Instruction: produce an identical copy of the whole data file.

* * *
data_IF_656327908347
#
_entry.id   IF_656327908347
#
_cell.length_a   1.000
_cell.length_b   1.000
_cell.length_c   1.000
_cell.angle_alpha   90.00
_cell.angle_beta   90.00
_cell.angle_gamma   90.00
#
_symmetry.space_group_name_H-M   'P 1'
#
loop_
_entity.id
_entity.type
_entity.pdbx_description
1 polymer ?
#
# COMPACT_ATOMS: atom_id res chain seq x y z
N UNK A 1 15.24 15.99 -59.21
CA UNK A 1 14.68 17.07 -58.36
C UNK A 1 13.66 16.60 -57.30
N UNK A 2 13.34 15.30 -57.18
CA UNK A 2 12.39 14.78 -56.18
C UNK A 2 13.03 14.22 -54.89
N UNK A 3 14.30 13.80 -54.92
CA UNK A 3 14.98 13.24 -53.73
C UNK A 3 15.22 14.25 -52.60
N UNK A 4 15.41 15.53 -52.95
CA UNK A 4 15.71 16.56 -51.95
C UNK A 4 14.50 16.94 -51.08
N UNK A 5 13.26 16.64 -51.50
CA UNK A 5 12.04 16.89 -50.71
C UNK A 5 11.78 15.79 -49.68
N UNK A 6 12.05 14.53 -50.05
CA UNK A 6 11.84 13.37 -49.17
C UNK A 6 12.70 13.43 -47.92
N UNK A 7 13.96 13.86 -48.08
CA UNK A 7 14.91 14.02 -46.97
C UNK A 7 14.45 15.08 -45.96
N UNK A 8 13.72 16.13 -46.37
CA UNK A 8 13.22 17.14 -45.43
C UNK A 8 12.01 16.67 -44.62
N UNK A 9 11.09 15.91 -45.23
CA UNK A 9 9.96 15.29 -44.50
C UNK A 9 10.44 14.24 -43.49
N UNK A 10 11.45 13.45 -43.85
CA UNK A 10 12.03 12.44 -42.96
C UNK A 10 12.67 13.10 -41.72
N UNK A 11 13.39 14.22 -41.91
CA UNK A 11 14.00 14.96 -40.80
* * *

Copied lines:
data_IF_656327908347
#
_entry.id   IF_656327908347
#
_cell.length_a   1.000
_cell.length_b   1.000
_cell.length_c   1.000
_cell.angle_alpha   90.00
_cell.angle_beta   90.00
_cell.angle_gamma   90.00
#
_symmetry.space_group_name_H-M   'P 1'
#
loop_
_entity.id
_entity.type
_entity.pdbx_description
1 polymer ?
#
# COMPACT_ATOMS: atom_id res chain seq x y z
N UNK A 1 15.24 15.99 -59.21
CA UNK A 1 14.68 17.07 -58.36
C UNK A 1 13.66 16.60 -57.30
N UNK A 2 13.34 15.30 -57.18
CA UNK A 2 12.39 14.78 -56.18
C UNK A 2 13.03 14.22 -54.89
N UNK A 3 14.30 13.80 -54.92
CA UNK A 3 14.98 13.24 -53.73
C UNK A 3 15.22 14.25 -52.60
N UNK A 4 15.41 15.53 -52.95
CA UNK A 4 15.71 16.56 -51.95
C UNK A 4 14.50 16.94 -51.08
N UNK A 5 13.26 16.64 -51.50
CA UNK A 5 12.04 16.89 -50.71
C UNK A 5 11.78 15.79 -49.68
N UNK A 6 12.05 14.53 -50.05
CA UNK A 6 11.84 13.37 -49.17
C UNK A 6 12.70 13.43 -47.92
N UNK A 7 13.96 13.86 -48.08
CA UNK A 7 14.91 14.02 -46.97
C UNK A 7 14.45 15.08 -45.96
N UNK A 8 13.72 16.13 -46.37
CA UNK A 8 13.22 17.14 -45.43
C UNK A 8 12.01 16.67 -44.62
N UNK A 9 11.09 15.91 -45.23
CA UNK A 9 9.96 15.29 -44.50
C UNK A 9 10.44 14.24 -43.49
N UNK A 10 11.45 13.45 -43.85
CA UNK A 10 12.03 12.44 -42.96
C UNK A 10 12.67 13.10 -41.72
N UNK A 11 13.39 14.22 -41.91
CA UNK A 11 14.00 14.96 -40.80